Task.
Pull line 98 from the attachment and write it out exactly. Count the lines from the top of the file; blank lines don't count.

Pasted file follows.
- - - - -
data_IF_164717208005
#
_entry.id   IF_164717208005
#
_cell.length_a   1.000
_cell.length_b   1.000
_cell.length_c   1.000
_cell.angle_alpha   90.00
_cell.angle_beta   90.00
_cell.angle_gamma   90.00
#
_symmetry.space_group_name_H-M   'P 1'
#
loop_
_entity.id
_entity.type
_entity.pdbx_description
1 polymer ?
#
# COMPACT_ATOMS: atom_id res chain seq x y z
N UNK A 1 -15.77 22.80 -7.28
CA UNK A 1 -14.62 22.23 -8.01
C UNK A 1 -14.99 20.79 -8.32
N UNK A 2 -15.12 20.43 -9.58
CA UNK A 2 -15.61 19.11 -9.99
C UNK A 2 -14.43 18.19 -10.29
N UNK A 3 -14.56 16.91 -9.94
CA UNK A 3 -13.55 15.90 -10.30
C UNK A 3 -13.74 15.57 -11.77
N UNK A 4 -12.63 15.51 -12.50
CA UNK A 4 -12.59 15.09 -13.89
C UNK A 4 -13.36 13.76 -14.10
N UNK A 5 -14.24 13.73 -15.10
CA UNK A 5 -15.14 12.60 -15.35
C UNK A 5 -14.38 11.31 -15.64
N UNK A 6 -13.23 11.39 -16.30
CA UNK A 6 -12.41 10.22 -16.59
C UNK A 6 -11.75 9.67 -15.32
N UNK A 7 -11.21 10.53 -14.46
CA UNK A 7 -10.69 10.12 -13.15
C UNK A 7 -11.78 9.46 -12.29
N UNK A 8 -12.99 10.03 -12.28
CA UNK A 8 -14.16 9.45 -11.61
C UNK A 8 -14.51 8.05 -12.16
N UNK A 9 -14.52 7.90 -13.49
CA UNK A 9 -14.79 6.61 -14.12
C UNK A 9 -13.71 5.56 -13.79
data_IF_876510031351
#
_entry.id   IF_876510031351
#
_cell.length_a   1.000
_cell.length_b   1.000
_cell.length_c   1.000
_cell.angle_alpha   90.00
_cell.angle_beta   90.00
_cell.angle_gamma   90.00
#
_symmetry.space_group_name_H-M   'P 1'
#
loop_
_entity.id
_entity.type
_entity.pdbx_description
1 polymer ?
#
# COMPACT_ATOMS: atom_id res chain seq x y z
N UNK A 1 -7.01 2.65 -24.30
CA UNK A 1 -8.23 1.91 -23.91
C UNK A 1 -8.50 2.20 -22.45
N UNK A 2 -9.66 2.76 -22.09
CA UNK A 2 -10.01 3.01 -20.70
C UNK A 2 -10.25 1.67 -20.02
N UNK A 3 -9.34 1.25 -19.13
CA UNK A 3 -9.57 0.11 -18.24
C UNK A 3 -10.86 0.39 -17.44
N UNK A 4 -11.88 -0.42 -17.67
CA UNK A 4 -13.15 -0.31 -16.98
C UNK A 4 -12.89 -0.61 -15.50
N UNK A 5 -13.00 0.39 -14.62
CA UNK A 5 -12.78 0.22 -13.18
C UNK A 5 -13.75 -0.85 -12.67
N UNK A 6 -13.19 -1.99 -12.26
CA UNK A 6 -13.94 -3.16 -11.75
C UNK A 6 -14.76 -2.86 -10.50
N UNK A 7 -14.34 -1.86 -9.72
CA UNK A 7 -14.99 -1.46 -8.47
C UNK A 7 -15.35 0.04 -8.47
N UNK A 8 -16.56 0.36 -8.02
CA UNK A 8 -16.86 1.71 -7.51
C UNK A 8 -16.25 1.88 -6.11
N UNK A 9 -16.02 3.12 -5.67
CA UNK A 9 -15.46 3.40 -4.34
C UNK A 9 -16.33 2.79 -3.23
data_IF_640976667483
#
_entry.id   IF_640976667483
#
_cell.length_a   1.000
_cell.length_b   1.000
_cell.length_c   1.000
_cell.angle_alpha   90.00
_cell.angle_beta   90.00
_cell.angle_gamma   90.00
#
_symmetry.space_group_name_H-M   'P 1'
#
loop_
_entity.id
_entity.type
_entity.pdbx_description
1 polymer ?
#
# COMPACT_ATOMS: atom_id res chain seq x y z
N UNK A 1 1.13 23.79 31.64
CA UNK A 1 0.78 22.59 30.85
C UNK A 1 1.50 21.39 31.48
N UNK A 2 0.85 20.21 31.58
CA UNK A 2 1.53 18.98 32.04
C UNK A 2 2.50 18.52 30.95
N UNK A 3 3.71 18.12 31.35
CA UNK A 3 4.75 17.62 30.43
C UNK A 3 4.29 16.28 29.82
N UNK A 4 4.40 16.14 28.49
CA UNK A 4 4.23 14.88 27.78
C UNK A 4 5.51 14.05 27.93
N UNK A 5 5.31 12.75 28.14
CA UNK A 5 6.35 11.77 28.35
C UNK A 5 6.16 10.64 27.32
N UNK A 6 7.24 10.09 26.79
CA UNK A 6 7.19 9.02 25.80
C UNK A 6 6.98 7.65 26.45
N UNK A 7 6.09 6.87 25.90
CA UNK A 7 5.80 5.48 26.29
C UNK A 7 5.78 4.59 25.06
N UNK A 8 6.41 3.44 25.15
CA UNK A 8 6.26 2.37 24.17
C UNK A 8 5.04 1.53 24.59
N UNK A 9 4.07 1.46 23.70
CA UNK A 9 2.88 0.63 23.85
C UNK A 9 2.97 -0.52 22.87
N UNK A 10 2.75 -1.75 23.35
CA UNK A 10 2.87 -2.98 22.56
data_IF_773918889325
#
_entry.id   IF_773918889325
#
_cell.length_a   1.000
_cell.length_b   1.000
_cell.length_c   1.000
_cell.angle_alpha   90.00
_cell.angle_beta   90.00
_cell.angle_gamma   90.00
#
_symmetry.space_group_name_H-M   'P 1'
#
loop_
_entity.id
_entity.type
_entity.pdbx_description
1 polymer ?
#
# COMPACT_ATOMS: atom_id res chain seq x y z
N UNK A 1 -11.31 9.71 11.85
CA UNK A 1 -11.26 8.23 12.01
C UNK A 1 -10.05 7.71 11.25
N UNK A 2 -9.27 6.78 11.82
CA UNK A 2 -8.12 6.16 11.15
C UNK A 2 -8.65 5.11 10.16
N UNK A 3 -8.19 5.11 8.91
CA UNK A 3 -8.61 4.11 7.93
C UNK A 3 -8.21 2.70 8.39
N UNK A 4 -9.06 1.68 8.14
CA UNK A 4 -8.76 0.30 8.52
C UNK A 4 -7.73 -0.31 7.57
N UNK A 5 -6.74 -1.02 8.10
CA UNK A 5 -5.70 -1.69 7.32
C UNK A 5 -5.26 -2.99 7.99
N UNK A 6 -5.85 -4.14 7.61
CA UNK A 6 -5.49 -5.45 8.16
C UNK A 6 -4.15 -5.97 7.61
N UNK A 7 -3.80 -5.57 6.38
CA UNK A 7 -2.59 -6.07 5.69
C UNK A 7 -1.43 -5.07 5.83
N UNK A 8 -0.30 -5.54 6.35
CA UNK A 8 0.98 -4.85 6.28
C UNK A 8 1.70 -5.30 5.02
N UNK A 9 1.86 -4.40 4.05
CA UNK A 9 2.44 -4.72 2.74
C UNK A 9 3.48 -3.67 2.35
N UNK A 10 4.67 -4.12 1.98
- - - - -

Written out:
#